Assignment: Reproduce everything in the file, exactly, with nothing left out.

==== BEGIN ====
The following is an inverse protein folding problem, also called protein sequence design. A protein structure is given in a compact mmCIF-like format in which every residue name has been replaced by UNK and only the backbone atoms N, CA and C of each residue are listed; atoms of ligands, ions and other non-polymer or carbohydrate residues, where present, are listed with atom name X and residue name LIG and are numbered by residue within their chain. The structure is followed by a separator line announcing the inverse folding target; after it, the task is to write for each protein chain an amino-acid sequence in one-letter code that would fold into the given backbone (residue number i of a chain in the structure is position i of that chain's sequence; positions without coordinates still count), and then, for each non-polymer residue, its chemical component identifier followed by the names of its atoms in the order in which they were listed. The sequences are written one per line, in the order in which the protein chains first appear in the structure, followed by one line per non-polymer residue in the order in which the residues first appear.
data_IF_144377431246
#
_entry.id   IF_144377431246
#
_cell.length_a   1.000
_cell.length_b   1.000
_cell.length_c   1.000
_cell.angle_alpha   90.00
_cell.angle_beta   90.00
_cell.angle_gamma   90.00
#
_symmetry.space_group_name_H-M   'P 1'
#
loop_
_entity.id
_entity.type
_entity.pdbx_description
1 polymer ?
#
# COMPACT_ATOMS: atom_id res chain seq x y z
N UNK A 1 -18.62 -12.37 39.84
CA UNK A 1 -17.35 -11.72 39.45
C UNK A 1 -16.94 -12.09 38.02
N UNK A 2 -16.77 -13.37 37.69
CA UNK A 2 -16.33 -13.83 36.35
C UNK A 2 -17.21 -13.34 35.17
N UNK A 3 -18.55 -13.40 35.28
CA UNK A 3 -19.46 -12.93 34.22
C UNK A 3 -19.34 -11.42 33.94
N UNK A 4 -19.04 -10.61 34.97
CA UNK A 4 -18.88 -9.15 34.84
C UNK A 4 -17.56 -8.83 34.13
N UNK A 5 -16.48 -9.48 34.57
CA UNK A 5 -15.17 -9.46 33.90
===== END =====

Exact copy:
The following is an inverse protein folding problem, also called protein sequence design. A protein structure is given in a compact mmCIF-like format in which every residue name has been replaced by UNK and only the backbone atoms N, CA and C of each residue are listed; atoms of ligands, ions and other non-polymer or carbohydrate residues, where present, are listed with atom name X and residue name LIG and are numbered by residue within their chain. The structure is followed by a separator line announcing the inverse folding target; after it, the task is to write for each protein chain an amino-acid sequence in one-letter code that would fold into the given backbone (residue number i of a chain in the structure is position i of that chain's sequence; positions without coordinates still count), and then, for each non-polymer residue, its chemical component identifier followed by the names of its atoms in the order in which they were listed. The sequences are written one per line, in the order in which the protein chains first appear in the structure, followed by one line per non-polymer residue in the order in which the residues first appear.
data_IF_144377431246
#
_entry.id   IF_144377431246
#
_cell.length_a   1.000
_cell.length_b   1.000
_cell.length_c   1.000
_cell.angle_alpha   90.00
_cell.angle_beta   90.00
_cell.angle_gamma   90.00
#
_symmetry.space_group_name_H-M   'P 1'
#
loop_
_entity.id
_entity.type
_entity.pdbx_description
1 polymer ?
#
# COMPACT_ATOMS: atom_id res chain seq x y z
N UNK A 1 -18.62 -12.37 39.84
CA UNK A 1 -17.35 -11.72 39.45
C UNK A 1 -16.94 -12.09 38.02
N UNK A 2 -16.77 -13.37 37.69
CA UNK A 2 -16.33 -13.83 36.35
C UNK A 2 -17.21 -13.34 35.17
N UNK A 3 -18.55 -13.40 35.28
CA UNK A 3 -19.46 -12.93 34.22
C UNK A 3 -19.34 -11.42 33.94
N UNK A 4 -19.04 -10.61 34.97
CA UNK A 4 -18.88 -9.15 34.84
C UNK A 4 -17.56 -8.83 34.13
N UNK A 5 -16.48 -9.48 34.57
CA UNK A 5 -15.17 -9.46 33.90